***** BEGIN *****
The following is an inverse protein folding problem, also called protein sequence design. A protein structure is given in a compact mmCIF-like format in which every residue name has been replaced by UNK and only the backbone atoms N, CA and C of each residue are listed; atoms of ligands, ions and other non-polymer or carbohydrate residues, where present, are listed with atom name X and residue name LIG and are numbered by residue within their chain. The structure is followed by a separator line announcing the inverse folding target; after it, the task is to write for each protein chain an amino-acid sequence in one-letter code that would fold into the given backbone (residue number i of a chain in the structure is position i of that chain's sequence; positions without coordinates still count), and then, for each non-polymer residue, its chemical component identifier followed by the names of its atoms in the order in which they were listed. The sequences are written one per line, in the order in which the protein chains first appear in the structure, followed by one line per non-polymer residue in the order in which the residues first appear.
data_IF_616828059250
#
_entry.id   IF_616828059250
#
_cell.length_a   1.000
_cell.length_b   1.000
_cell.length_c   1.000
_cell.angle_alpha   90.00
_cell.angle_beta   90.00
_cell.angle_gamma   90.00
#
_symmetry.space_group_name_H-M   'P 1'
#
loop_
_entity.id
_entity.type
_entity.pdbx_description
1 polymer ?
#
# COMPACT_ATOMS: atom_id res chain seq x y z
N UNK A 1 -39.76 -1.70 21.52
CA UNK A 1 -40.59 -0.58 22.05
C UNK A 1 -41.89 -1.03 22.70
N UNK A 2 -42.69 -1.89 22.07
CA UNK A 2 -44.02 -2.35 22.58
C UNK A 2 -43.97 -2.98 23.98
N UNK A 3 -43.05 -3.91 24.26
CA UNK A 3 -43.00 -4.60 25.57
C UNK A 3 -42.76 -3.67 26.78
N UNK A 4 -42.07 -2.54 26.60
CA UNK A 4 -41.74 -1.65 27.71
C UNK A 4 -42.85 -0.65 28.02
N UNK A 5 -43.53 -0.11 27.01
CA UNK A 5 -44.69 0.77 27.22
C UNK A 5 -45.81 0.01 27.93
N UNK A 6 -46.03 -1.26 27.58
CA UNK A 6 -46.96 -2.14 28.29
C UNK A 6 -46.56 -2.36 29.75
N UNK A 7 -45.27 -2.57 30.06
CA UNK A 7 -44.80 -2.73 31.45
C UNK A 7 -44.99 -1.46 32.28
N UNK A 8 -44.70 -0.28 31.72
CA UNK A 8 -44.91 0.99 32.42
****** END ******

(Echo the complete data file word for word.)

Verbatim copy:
The following is an inverse protein folding problem, also called protein sequence design. A protein structure is given in a compact mmCIF-like format in which every residue name has been replaced by UNK and only the backbone atoms N, CA and C of each residue are listed; atoms of ligands, ions and other non-polymer or carbohydrate residues, where present, are listed with atom name X and residue name LIG and are numbered by residue within their chain. The structure is followed by a separator line announcing the inverse folding target; after it, the task is to write for each protein chain an amino-acid sequence in one-letter code that would fold into the given backbone (residue number i of a chain in the structure is position i of that chain's sequence; positions without coordinates still count), and then, for each non-polymer residue, its chemical component identifier followed by the names of its atoms in the order in which they were listed. The sequences are written one per line, in the order in which the protein chains first appear in the structure, followed by one line per non-polymer residue in the order in which the residues first appear.
data_IF_616828059250
#
_entry.id   IF_616828059250
#
_cell.length_a   1.000
_cell.length_b   1.000
_cell.length_c   1.000
_cell.angle_alpha   90.00
_cell.angle_beta   90.00
_cell.angle_gamma   90.00
#
_symmetry.space_group_name_H-M   'P 1'
#
loop_
_entity.id
_entity.type
_entity.pdbx_description
1 polymer ?
#
# COMPACT_ATOMS: atom_id res chain seq x y z
N UNK A 1 -39.76 -1.70 21.52
CA UNK A 1 -40.59 -0.58 22.05
C UNK A 1 -41.89 -1.03 22.70
N UNK A 2 -42.69 -1.89 22.07
CA UNK A 2 -44.02 -2.35 22.58
C UNK A 2 -43.97 -2.98 23.98
N UNK A 3 -43.05 -3.91 24.26
CA UNK A 3 -43.00 -4.60 25.57
C UNK A 3 -42.76 -3.67 26.78
N UNK A 4 -42.07 -2.54 26.60
CA UNK A 4 -41.74 -1.65 27.71
C UNK A 4 -42.85 -0.65 28.02
N UNK A 5 -43.53 -0.11 27.01
CA UNK A 5 -44.69 0.77 27.22
C UNK A 5 -45.81 0.01 27.93
N UNK A 6 -46.03 -1.26 27.58
CA UNK A 6 -46.96 -2.14 28.29
C UNK A 6 -46.56 -2.36 29.75
N UNK A 7 -45.27 -2.57 30.06
CA UNK A 7 -44.80 -2.73 31.45
C UNK A 7 -44.99 -1.46 32.28
N UNK A 8 -44.70 -0.28 31.72
CA UNK A 8 -44.91 0.99 32.42